Dynamic Downtown Worship in the Anglican Tradition

Burwell Boykin Reflects on 4th Healing Prayer Mission to India

Burwell Boykin

Dedicating her life to God by ministering to the masses in the slums of Calcutta, Mother Teresa was apparently known to have gnarled feet. Ever the generous servant, She always took the last, and thereby the worst, of the shoes which had been donated. Over time this took quite a toll on her feet.

Hard Feet and Soft Hearts
Hard Feet and Soft Hearts

A similar figure, Jackie Pullinger ministered to gang members, heroin addicts and other undesirables in the walled city of Old Hong Kong. She said that “Christians are called to have soft hearts and hard feet. Yet the trouble is, too often we have soft feet and hard hearts when it comes to mission work.”

Among many meaningful things, I saw in our Indian brothers and sisters soft hearts and hard feet. (literally!) Most walk everywhere and are barefooted. Crackled, callous and filthy, it would be easy to think these feet belonged to cold, hard people. Yet the feet that belonged to those who likely hadn’t eaten that day or bathed in many, who were either chronically underemployed or dangerously over-worked in manual labor … those same bare feet carried bright eyes, warm smiles, receptive attitudes to the Gospel — soft hearts indeed.

Personally, I experienced the softening of my own heart toward the masses formerly and so callously characterized as “untouchables” as well as the hardening of my feet towards mission abroad. For the moment, the myriad reasons may best be summarized as listed here.

  • The Indian people are hungry for attention, love, ultimately for Jesus. Evangelism isn’t fighting an uphill battle against such widespread indifference or rejection.
  • Willingness to work/make effort for God. They will walk for miles from their village to come to the church service we put on. I saw a child leading his grandfather (I assume) into the tent. I’d watched them come from across the field. The old man was blind and brittle and the child had to be about 5.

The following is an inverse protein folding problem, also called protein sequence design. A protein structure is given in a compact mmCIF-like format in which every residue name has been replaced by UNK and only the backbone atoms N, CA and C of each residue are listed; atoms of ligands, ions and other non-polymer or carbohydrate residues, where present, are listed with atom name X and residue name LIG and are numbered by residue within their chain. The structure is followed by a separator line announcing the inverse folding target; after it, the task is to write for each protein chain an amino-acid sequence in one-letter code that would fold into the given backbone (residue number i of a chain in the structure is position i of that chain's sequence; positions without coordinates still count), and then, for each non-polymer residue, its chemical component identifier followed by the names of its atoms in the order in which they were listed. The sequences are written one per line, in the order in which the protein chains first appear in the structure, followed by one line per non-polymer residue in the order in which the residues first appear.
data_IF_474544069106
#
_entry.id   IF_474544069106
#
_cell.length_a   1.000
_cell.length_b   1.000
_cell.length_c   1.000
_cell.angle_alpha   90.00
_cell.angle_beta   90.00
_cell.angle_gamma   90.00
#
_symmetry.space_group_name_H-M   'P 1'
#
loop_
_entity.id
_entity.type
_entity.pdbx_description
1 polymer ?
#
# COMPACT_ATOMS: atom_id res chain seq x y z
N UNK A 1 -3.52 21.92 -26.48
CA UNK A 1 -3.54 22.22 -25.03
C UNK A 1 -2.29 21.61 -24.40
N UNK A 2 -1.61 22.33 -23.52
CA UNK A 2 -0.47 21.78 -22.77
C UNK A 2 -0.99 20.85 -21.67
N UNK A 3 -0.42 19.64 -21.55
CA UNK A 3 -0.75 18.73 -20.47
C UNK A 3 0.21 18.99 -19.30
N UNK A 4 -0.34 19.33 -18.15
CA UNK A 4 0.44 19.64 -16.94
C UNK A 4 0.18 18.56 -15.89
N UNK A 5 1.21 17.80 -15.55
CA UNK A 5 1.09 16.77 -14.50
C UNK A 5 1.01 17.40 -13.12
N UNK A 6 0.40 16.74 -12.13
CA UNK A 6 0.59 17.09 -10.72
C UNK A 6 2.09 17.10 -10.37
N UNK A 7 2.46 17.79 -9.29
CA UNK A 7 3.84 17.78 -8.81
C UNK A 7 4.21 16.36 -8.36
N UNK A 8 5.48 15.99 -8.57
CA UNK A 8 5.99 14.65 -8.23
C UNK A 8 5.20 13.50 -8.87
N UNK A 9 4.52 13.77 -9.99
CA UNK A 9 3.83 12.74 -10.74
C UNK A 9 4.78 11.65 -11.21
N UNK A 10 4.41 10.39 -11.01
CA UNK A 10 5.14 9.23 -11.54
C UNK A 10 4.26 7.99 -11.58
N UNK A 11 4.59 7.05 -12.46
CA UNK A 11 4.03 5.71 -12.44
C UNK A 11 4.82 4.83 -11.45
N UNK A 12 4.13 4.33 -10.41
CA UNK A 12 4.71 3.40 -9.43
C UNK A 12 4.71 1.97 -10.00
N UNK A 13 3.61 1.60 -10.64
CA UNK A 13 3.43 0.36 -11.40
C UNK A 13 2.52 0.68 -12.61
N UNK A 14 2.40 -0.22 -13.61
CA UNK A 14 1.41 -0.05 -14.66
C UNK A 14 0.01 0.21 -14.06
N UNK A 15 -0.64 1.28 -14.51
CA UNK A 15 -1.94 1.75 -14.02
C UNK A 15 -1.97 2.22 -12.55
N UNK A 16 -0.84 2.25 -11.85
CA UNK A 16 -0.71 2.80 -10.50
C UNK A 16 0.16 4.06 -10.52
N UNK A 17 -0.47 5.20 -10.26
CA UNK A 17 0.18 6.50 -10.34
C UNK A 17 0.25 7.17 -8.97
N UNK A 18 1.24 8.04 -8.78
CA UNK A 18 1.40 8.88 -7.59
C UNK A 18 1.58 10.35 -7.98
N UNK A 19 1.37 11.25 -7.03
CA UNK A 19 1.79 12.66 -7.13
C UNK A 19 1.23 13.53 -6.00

• Faith doesn’t have so much competition in India. They don’t have televisions, iPads, Rolexes or BMWs. There is no going to the mall, cruising in a boat, hunting or hiking for sport. They “enjoy” none of the distractions which we so often claim as excuses for being too busy to need or deal with God.
  • Candidly, white missionaries are a draw, an attraction by themselves. We can make an impact simply by being what we already are and showing up.
  • Lasting impact. The seed of the Word is being sown on good soil.
  • Mission/evangelism is free to be simple, straightforward. Not requiring big budget, elaborate production.
  • So very grateful. Even for simple ball, piece of candy.
  • Fruitful multiplication – they are now equipped to begin to minister to and take care of each other.
  • 18 year old girl, Pianca, is now a black belt in Tae Kwan Do so she can protect herself and her girlfriends.
  • Efficiency. We are beyond blessed to have such an established and trusted partner as Bishop Dutta and the Diocese of Durgapur (DoD)
  • Returns: Bp. Dutta and others from the Third World are now ministering to the West and helping to bolster Orthodox Christianity in this era of attack and internal strife.
  • Highest stakes: This isn’t just some “feel good” work. We’re talking about slavery.
  • Children being sold as sexual objects, forced slave labor or for organ-harvesting. We met children who had been sold and recovered as well as those the DoD had plucked from the grip of slavers.
  • Our money goes farther. They built a home to house 10 girls for $15,000 and protect them against being sold again as slaves. They’re doing a second floor for another $15,000 which will house an additional 20 of God’s children. How many of us have spent $15,000 on a child’s first car or a vacation?

Candidly, there is so much to tell, too much to cover, I don’t yet have the words to put it all together. I’m still processing everything I experienced. Therefore, This report may be better expressed as a request.

How can we — as a congregation and a community of believers — be shield-bearers for our brothers and sisters fighting on the front lines in India? How can we leverage our relatively unlimited wealth of not-only-financial resources, but those of creativity, connectedness, technology, and time? Even if there were no future mission trips to India, I’d find a way to support the DoD financially, as an advocate and otherwise.

Spread the Word...Share on FacebookShare on Google+Pin on PinterestTweet about this on TwitterEmail this to someonePrint this page